The new year brings out the "psychics" like trash brings out flies. All of them clamor to tell us what the year holds for us, for the country, for the world, and for Hollyweird. Of course, they expect us to forget their predictions for *last* year, and most people unfortunately do. If they didn't, these people would have to get real jobs like the rest of us.
But I also have some predictions for the new year. I predict that the Cubs will *not* win the World Series, I will *not* win the Lotto jackpot, California will *not* slide off into the ocean, President Clinton will *not* be abducted by aliens, and Ross Perot probably will be.
Regarding REALL, I have some predictions and some hopes, kind of mixed together. I predict that we will have a variety of great speakers at our 1994 meetings, including at least one on creation/evolution, one on psychic detectives, and possibly some magic thrown in for added fun. I would like to see REALL grow in membership, and hope that we are able to send out information to local science teachers and others who might be interested. I predict that REALL will become more active in distributing facts to the media and other interested parties as we become more well-known in the area. I hope that our members help get the word out that REALL is around and is always willing to answer questions and give out necessary information. Finally, I predict that we will continue to consistently put out a newsletter which I consider to be among the best in the field.
I'm willing to stack up my predictions to any of the "psychics" that will be in the tabloids or on the talk shows.
/s/ David Bloomberg
A great deal has happened since REALL's special report on Sun Pictures (Vol. 1, No. 8, September), so we at The REALL News felt an update was in order.
To briefly recap for new readers, Sun International Pictures, Inc. produced The Incredible Discovery of Noah's Ark, which aired on February 20th on CBS. In July, Time_ magazine and the Associated Press ran stories indicating that one of those who appeared on the show, George Jammal, had made up his entire story as a hoax on Sun. During the writing of REALL's original article, Jammal was not speaking publicly on the issue for fear of legal action from Sun and/or CBS. However, information came from Dr. Gerald Larue, a professor emeritus of biblical history and archaeology, indicating that, in fact, the whole of Jammal's story, including the supposed piece of wood he chopped out of Noah's Ark, had been cooked up. Sun had tried to defend itself and rebut the articles, but it had not done a very good job.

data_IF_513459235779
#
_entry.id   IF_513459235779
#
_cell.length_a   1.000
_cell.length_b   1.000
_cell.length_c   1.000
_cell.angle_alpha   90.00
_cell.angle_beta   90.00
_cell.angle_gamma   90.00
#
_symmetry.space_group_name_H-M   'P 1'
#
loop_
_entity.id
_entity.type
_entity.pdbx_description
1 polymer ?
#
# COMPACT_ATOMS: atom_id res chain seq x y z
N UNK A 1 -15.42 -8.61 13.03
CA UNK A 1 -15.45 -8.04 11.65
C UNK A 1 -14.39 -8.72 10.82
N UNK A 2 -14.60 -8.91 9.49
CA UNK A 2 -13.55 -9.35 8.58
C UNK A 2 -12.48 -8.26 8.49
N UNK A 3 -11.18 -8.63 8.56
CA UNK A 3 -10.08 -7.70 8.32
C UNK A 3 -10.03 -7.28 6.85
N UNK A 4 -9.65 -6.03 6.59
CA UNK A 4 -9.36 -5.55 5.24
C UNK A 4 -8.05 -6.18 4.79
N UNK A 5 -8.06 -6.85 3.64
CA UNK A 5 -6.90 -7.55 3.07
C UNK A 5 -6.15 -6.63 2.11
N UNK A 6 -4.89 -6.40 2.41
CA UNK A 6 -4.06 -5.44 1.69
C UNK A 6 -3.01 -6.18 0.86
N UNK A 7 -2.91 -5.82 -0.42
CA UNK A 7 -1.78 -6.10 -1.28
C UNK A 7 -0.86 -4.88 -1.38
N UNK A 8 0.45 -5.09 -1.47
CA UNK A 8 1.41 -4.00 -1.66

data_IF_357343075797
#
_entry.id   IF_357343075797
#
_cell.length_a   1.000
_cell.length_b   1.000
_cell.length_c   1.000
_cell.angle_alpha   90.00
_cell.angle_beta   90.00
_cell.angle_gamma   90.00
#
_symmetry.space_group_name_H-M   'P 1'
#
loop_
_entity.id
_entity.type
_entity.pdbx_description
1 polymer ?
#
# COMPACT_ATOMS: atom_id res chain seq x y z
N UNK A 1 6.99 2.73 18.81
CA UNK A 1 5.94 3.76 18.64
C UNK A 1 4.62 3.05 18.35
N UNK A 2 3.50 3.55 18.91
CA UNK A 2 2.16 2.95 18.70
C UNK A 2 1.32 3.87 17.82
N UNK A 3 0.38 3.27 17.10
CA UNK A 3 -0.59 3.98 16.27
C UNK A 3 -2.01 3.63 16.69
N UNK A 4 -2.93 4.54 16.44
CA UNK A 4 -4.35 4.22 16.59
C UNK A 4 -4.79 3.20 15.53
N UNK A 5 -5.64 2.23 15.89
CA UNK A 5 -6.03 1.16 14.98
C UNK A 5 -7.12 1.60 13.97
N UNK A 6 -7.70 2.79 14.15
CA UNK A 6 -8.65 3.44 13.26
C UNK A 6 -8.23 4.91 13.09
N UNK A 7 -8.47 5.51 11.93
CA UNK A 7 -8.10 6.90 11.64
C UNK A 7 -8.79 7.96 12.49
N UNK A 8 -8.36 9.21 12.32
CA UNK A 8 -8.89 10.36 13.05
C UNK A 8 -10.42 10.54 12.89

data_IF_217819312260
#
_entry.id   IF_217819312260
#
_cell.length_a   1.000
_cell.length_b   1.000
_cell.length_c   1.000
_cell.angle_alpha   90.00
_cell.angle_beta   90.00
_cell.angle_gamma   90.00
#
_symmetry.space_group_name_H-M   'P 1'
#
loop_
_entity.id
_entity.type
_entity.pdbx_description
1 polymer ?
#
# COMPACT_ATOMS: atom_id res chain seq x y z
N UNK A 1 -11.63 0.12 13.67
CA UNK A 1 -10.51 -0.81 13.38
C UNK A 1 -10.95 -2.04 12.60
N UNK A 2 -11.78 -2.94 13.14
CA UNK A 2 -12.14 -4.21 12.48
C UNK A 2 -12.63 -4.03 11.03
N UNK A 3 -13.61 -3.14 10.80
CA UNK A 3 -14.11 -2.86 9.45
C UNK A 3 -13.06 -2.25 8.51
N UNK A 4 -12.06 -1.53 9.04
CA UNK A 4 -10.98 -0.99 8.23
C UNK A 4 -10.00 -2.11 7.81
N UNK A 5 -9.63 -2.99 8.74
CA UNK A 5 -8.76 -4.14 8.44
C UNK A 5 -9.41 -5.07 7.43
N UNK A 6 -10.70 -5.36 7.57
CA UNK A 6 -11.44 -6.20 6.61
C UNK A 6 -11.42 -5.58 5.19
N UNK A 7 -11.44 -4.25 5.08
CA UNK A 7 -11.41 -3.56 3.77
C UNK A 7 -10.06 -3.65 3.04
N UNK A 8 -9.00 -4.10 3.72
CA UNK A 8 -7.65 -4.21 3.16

Since that time, Jammal spoke at the Freedom From Religion Foundation (FFRF) meeting on October 23 and detailed the hoax, including the making of the fake piece of the Ark. Other changes followed rapidly, including a change of tactics on Sun's part, a change on CBS's part, and a change on Sun's chief researcher's part.
While the attack on Larue comprised the first of their defenses in Sun's earlier rebuttal, they removed it almost totally once Jammal admitted to the hoax. They continue to maintain that, as an "entertainment" show, they cannot "make news," but they did institute slightly more stringent "research" guidelines for their upcoming shows. According to David Balsiger, their chief researcher at the time of the show, they began extra checks on the credibility of their interviewees with third parties and looking at previous publications by those interviewees. However, he also said they still would not test "artifacts," and the extra measures got to the point that it "wasn't worth doing these kinds of shows any more."